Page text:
Most airshows I’ve been to are too crowded to usefully use a tripod, if you’re in the “photographer’s box”, press stand, etc. If you’re anywhere near the front-and-center location, you need to be able to shoot far left and far right. With a tripod, that means you are moving your body around the tripod. But everybody else is hand-holding, so their feet stay mostly planted. You just wind up taking up too much space, bumping into people, tripping over the tripod legs, etc. It just doesn’t work.
The solution I came up with was to use a monopod kept less than half-extended, with the foot tucked into a pouch or pocket added to a belt. That definitely helped take the weight of a heavy lens+camera combo off my arms, and I could shoot mostly all day. Note: this absolutely requires use of a monopod tilt head (basically just a vertical-tilt-only head). A ballhead is suboptimal, but if you have one with a 90º side dropout, that can be used instead of a dedicated monopod tilt head.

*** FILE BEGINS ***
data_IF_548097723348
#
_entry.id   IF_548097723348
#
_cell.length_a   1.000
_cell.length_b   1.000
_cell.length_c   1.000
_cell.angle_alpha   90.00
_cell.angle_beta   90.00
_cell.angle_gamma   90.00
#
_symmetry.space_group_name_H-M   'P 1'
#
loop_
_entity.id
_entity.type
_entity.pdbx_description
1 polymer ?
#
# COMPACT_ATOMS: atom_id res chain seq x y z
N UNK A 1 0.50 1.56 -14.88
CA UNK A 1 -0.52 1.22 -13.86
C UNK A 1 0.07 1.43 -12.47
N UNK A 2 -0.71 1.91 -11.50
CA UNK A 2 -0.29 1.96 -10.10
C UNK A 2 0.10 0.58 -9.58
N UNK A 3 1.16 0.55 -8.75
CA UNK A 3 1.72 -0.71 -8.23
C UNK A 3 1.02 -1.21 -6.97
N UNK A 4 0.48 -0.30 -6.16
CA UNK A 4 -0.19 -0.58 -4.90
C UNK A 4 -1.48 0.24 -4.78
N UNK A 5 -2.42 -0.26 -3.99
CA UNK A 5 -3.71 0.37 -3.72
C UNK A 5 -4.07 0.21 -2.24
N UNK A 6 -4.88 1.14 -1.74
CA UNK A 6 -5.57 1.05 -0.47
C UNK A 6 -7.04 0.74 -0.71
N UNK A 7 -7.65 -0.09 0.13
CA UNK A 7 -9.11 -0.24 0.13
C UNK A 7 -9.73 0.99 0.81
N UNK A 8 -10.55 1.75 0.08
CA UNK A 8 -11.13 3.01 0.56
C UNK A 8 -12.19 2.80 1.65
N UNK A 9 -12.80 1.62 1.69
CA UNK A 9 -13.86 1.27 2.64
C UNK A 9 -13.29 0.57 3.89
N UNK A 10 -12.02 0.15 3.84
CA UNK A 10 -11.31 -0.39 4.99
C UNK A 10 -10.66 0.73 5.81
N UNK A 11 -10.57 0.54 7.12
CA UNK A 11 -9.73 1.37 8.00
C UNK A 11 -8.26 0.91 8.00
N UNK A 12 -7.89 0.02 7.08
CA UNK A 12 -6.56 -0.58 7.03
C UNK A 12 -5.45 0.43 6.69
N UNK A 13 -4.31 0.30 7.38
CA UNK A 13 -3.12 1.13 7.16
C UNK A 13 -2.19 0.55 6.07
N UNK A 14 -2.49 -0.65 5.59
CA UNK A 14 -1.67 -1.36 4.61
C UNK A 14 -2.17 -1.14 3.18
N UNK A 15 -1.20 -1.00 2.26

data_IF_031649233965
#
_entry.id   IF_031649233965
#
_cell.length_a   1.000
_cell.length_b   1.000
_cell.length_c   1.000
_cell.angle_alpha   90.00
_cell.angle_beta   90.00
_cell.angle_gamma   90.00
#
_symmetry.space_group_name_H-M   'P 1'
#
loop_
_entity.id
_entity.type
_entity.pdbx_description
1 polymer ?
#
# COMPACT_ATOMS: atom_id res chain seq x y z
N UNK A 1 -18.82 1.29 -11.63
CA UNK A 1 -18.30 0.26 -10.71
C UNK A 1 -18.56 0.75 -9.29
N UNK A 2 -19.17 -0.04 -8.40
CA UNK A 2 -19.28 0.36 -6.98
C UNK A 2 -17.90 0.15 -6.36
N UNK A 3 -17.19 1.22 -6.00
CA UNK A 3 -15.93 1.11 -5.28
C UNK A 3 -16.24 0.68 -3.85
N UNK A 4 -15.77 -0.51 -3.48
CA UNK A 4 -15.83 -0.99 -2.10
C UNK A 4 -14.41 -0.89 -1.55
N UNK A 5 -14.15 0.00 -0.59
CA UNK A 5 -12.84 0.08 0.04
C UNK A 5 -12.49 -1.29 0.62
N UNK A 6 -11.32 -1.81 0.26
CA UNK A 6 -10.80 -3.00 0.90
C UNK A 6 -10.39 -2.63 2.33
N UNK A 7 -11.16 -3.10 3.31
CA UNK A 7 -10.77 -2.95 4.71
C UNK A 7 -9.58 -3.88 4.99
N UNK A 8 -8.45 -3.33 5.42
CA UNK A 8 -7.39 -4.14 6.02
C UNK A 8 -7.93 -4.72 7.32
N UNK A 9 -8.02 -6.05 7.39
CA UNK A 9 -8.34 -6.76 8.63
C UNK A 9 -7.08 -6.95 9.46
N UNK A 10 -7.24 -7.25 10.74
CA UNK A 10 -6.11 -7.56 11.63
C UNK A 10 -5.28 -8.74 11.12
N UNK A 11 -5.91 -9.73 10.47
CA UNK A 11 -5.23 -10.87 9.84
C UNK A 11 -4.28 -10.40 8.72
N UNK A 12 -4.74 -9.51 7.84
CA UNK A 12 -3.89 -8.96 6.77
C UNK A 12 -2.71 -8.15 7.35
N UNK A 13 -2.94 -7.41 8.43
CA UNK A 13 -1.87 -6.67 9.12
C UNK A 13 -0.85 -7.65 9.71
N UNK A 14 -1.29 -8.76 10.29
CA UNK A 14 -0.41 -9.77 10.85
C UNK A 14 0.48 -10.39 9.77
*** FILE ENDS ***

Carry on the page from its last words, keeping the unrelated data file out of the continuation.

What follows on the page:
Regarding tracking at zenith: I agree with xenoid, it probably isn’t worth it. Except for the very low/close overhead flybys, the photos aren’t good. And for the low/close flybys, you want to be able to move fast, so tripod tracking won’t help. With the monopod-in-a-pocket method, you can quickly lift the camera so that the monopod isn’t supporting it, and still track vertically if necessary (assuming you are using a monopod tilt head).